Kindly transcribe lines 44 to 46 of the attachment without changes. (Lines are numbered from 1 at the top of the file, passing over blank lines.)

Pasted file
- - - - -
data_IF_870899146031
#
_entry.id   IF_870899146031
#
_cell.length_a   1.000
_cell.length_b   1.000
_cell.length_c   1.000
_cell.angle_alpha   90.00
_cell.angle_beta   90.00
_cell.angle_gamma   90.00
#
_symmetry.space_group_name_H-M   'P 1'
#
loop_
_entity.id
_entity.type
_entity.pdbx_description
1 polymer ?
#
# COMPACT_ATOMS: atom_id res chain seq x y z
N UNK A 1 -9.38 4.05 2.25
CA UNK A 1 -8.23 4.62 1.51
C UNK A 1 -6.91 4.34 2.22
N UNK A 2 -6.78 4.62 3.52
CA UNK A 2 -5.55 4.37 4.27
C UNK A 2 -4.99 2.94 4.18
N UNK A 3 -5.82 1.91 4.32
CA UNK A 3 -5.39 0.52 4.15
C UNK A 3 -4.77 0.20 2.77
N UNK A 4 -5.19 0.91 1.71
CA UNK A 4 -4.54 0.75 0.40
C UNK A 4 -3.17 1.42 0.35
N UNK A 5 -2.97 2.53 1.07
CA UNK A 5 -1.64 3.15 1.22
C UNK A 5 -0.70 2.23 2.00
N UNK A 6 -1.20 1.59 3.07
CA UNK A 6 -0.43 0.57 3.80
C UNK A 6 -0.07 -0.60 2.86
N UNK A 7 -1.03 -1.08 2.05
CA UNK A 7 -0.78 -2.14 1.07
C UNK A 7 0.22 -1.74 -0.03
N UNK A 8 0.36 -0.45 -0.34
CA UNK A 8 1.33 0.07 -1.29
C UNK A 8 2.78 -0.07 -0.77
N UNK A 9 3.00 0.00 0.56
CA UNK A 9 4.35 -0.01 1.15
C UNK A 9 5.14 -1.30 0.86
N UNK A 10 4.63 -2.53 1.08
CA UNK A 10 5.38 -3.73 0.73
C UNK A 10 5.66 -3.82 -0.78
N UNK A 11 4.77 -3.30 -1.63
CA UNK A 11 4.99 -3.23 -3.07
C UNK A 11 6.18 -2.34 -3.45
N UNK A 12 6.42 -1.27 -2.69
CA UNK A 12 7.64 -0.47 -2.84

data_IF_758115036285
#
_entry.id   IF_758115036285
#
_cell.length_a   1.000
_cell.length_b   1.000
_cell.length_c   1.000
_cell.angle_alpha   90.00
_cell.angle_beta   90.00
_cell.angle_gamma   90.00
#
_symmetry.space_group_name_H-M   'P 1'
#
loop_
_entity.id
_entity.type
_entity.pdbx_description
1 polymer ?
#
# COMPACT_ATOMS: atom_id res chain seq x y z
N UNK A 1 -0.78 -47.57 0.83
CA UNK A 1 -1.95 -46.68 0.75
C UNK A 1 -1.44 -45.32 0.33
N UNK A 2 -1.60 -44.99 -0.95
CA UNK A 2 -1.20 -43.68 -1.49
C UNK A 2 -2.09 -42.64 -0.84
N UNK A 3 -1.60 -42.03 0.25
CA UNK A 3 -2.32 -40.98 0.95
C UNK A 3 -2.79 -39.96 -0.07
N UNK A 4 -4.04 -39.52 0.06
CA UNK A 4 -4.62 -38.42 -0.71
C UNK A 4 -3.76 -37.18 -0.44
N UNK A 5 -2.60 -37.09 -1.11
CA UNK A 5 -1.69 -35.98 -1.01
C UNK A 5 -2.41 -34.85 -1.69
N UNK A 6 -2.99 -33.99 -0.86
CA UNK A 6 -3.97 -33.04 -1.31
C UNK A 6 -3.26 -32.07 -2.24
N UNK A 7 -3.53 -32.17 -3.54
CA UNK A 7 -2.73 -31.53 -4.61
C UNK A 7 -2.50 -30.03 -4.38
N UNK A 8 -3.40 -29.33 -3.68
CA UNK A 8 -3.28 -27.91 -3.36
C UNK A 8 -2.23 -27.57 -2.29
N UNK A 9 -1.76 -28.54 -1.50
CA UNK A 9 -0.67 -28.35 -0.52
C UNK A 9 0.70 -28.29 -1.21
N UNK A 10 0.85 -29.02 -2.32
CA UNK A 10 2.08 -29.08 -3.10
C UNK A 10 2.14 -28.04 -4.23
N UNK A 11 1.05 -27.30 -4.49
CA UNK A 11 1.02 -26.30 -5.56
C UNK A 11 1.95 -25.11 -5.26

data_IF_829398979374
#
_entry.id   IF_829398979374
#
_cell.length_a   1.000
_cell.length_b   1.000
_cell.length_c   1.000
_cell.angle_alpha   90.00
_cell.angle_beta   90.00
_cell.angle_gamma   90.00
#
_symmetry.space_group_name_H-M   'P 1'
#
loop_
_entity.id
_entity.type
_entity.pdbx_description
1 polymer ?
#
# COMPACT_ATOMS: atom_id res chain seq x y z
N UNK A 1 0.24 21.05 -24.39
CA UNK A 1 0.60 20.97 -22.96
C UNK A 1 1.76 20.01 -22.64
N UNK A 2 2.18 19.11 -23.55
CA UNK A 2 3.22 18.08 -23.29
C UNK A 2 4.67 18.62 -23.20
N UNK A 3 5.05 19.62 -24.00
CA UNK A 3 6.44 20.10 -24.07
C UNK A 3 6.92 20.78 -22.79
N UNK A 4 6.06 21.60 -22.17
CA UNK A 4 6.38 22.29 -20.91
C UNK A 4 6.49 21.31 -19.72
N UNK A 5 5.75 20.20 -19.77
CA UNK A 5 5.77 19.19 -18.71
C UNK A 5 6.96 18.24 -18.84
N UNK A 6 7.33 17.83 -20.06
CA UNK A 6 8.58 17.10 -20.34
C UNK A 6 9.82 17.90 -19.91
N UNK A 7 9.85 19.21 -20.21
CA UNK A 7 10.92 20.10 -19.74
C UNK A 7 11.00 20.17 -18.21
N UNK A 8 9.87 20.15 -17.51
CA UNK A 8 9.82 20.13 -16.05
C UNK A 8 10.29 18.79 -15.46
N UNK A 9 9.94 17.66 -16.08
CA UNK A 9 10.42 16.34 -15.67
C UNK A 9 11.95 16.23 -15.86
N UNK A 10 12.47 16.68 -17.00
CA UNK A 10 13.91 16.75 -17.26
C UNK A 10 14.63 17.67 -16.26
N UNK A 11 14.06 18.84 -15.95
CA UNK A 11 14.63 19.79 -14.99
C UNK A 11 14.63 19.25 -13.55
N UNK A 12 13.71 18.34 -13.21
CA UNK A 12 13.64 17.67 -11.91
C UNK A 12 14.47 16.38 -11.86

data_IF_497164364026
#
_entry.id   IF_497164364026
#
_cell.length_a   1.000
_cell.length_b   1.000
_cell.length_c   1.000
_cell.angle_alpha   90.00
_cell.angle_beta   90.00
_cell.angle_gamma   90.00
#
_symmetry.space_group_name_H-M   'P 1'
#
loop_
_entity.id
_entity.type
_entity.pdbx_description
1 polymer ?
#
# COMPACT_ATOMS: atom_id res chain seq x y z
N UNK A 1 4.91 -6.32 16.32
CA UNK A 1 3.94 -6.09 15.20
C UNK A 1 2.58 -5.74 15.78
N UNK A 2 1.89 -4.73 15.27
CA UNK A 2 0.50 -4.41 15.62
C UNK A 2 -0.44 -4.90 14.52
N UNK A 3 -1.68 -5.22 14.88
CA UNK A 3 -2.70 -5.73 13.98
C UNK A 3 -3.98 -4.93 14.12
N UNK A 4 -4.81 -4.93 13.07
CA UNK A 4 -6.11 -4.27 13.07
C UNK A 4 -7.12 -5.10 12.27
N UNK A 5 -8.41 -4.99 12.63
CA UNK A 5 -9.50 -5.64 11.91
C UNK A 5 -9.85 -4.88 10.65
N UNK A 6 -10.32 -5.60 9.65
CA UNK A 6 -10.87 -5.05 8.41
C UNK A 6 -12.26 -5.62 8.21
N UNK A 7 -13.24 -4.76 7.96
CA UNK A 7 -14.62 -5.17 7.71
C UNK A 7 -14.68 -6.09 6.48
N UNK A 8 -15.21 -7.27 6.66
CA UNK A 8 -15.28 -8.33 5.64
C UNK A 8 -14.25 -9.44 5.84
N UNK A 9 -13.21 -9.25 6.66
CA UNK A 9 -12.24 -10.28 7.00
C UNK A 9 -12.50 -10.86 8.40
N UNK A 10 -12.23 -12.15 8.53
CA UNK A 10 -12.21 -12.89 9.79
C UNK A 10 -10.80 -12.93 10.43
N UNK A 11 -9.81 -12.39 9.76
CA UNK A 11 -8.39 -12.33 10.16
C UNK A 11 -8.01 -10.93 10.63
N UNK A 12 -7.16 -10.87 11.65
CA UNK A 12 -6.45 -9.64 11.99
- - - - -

C UNK A 8 2.78 -0.07 -0.77
N UNK A 9 3.00 0.00 0.56
CA UNK A 9 4.35 -0.01 1.15